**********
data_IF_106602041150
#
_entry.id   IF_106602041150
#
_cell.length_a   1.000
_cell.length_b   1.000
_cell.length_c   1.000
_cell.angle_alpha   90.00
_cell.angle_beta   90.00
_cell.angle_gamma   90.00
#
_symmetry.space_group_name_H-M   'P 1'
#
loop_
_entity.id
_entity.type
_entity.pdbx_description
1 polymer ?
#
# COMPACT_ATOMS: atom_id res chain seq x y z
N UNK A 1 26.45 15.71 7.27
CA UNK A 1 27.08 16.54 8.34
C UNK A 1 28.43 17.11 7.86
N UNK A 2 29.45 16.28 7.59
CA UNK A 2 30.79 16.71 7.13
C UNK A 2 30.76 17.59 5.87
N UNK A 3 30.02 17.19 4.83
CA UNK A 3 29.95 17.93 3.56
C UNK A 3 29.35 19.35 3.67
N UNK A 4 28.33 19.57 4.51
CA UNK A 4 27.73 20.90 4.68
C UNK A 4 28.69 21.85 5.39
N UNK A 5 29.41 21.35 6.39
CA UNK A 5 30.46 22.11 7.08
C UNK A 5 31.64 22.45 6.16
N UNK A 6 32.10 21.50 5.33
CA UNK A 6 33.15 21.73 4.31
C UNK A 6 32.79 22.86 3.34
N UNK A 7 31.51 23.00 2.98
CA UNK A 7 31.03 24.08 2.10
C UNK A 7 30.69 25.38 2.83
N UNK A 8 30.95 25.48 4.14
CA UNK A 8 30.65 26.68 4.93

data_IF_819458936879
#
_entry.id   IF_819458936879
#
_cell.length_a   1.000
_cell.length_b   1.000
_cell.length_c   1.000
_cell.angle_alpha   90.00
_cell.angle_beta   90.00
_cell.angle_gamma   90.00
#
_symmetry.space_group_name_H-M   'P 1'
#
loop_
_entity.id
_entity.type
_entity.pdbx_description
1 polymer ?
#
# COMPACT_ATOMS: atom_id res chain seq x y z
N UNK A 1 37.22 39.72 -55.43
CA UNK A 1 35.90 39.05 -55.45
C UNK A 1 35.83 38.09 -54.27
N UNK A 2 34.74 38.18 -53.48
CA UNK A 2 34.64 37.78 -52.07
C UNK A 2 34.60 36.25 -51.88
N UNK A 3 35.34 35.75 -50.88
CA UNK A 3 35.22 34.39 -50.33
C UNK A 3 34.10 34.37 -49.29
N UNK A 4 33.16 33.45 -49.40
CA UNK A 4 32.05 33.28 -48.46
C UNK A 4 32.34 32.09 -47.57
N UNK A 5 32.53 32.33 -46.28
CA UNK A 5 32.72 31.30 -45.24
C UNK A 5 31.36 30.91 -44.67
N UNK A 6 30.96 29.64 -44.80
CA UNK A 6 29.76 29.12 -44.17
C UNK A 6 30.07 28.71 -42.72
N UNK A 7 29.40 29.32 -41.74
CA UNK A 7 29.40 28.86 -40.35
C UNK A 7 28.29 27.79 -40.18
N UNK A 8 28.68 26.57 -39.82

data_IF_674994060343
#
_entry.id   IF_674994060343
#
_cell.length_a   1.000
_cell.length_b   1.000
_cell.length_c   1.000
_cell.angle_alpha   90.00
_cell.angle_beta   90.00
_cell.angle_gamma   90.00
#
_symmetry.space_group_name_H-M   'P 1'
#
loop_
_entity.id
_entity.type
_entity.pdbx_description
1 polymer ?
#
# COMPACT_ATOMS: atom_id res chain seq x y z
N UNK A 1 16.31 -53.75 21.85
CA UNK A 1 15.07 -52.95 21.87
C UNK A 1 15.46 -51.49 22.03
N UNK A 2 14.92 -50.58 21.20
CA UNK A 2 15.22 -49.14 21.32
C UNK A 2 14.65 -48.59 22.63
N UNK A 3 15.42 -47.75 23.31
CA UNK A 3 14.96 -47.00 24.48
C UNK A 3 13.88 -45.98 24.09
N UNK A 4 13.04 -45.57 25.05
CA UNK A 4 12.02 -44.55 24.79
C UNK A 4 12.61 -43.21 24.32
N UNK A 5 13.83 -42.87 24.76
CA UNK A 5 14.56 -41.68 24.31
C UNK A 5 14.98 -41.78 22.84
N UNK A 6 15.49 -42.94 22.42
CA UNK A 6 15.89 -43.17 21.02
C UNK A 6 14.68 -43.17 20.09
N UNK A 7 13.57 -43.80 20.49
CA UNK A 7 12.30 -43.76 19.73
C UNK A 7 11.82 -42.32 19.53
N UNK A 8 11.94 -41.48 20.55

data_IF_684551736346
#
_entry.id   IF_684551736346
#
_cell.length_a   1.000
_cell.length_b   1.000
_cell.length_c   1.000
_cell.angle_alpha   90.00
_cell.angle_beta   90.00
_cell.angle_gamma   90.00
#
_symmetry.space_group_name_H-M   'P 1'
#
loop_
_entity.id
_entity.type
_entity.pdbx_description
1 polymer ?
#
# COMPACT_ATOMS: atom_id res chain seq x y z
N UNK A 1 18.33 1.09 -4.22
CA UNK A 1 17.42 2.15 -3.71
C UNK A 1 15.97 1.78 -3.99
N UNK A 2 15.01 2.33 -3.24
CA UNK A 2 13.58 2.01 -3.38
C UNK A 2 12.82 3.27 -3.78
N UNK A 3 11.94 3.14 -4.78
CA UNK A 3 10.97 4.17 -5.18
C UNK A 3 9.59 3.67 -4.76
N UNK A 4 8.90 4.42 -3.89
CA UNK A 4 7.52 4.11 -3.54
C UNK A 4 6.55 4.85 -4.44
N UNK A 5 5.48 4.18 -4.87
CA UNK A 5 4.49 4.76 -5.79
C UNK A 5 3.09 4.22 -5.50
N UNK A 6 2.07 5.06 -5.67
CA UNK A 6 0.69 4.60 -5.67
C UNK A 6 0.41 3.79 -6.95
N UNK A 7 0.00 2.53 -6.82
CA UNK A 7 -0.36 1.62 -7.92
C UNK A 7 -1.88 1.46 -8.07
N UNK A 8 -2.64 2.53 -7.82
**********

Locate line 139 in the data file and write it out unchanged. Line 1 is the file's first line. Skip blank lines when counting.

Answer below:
_symmetry.space_group_name_H-M   'P 1'